For the triathlete, a systematic approach to training will best enable you to accomplish your goals, while minimizing the risk of injury.
First, Examples Of Unsystematic Training
There are all kinds of ways triathletes test the wisdom of systematic training.
Typically, they pay the price for doing so.
For example, when I first began doing triathlons I set unrealistic goals. I was convinced I’d be the exception to the rule, and would progress to a level in about half the time it took most triathletes. "I’ll show them!" I thought to myself.
Well, it was the same old song; overtraining led to injury and instead of half the time, it took twice as long.
On another occasion, I had become sloppy in my training, and I was doing much more biking than running. With a few weeks left before a major race, I realized my need to pick up my run mileage. I had not run more than about 10 miles for quite awhile, but decided I’d go out and run 16.
To make matters worse, while on this particular run (which was mostly on a Nashville greenway), another runner flew past me. So, I did what any mature, level-headed, sensible adult would do. I decided to chase her! I tried to keep up with her blistering pace, hoping to eventually pass her. I never did catch her, but I strained my groin trying, and it was a significant setback to my triathlon training.
Can you see just how unsystematic this training session was?
First off, I increased my mileage too high too quickly because I had not been putting in enough miles running. Nor did I have any plan for a training pace other than trying to chase the girl who whizzed past me.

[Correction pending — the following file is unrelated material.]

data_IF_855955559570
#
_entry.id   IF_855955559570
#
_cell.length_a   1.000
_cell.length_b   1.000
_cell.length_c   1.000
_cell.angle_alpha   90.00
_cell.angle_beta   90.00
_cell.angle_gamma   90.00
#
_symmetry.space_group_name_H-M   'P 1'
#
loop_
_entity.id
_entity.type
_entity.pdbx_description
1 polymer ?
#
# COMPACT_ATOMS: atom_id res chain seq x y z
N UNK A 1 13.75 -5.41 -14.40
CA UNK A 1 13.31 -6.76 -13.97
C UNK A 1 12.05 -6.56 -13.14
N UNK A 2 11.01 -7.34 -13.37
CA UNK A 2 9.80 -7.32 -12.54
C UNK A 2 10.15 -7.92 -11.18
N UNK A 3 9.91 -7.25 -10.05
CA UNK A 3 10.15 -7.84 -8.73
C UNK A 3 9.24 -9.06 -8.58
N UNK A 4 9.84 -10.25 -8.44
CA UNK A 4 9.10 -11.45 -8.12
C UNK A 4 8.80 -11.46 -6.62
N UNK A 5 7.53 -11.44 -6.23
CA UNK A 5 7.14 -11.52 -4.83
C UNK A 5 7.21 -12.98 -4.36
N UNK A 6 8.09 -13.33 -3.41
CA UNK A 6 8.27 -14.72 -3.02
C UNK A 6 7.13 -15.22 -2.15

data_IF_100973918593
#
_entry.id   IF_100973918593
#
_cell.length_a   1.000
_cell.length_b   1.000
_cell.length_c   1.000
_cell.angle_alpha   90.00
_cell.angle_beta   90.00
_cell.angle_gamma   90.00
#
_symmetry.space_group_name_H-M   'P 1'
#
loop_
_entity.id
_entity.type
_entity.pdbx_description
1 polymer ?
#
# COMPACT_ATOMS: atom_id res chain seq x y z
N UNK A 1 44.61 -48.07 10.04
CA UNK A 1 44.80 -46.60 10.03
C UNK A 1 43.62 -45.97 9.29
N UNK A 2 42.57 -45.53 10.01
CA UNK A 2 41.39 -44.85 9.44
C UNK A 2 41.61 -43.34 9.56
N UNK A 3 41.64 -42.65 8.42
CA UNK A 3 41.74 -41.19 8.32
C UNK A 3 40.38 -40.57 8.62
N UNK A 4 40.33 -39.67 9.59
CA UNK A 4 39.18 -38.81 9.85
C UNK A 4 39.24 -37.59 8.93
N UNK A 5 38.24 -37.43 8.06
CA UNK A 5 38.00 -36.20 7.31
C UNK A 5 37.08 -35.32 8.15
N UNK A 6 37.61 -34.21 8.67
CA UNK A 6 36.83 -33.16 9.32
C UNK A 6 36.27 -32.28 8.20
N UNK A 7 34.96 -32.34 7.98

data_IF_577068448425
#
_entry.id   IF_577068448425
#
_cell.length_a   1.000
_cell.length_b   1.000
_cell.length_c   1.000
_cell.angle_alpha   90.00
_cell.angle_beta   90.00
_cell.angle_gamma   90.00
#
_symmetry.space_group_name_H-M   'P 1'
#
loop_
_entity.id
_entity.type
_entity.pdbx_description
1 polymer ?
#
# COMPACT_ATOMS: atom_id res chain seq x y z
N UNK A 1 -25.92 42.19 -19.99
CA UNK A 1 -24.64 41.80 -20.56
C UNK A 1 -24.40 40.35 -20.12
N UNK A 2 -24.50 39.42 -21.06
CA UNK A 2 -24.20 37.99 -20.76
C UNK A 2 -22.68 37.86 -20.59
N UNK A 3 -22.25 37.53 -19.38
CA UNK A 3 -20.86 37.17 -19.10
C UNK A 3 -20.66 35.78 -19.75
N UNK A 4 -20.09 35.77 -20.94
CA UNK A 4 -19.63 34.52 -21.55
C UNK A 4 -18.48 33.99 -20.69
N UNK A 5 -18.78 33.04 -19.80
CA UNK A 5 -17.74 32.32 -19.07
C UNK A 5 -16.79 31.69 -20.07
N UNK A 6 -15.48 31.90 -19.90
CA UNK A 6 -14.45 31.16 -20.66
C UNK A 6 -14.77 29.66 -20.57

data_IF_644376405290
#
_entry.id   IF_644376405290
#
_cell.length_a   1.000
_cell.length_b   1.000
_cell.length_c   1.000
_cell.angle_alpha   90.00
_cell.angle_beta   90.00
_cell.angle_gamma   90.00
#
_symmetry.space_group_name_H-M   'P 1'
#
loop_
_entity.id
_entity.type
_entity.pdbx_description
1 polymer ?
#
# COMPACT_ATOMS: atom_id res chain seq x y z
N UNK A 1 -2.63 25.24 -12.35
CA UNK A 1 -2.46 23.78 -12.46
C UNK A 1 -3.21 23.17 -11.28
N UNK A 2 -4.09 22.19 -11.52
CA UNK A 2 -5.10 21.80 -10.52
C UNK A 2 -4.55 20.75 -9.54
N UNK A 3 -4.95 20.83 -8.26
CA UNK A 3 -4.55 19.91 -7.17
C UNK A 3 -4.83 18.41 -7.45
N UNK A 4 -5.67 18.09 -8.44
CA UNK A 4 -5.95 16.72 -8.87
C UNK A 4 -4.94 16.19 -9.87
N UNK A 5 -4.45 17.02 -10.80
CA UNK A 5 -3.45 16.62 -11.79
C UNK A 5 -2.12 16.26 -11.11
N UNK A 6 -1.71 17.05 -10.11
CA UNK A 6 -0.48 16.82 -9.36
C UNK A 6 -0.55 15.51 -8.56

Don’t Let This Happen To You
Here are some common signs of unsystematic training:
1. A hit-or-miss mentality with stretching and strength training.
2. Determining your training sessions on the fly in terms of what you do, the mileage, and intensity level or pace.
3. More or less doing the same thing each time you swim, bike, or run.
4. Having only a general or vague sense of how many miles you are doing weekly in each area.
5. Switching your day off or not having a day off at all.
6. Not taking nutrition and sleep seriously.
7. Having no written account or log, charting your training plan and progress.
8. Procrastinating about the specific triathlon events you plan to train for and compete in.
9. Only doing individual training sessions, and not incorporating group swims, rides, and runs.
10. Not giving proper attention and training to swimming, biking, and running technique.
11. Being easily swayed away from your plan into what others are doing.
Systematic Training Done Properly
Think of triathlon training as a science involving several critical components. The first task is to become educated about this science. There are many resources to help you do this. Joe Friel’s book The Triathlete’s Training Bible condenses that science into a helpful user-friendly tool for establishing a sound triathlon training plan.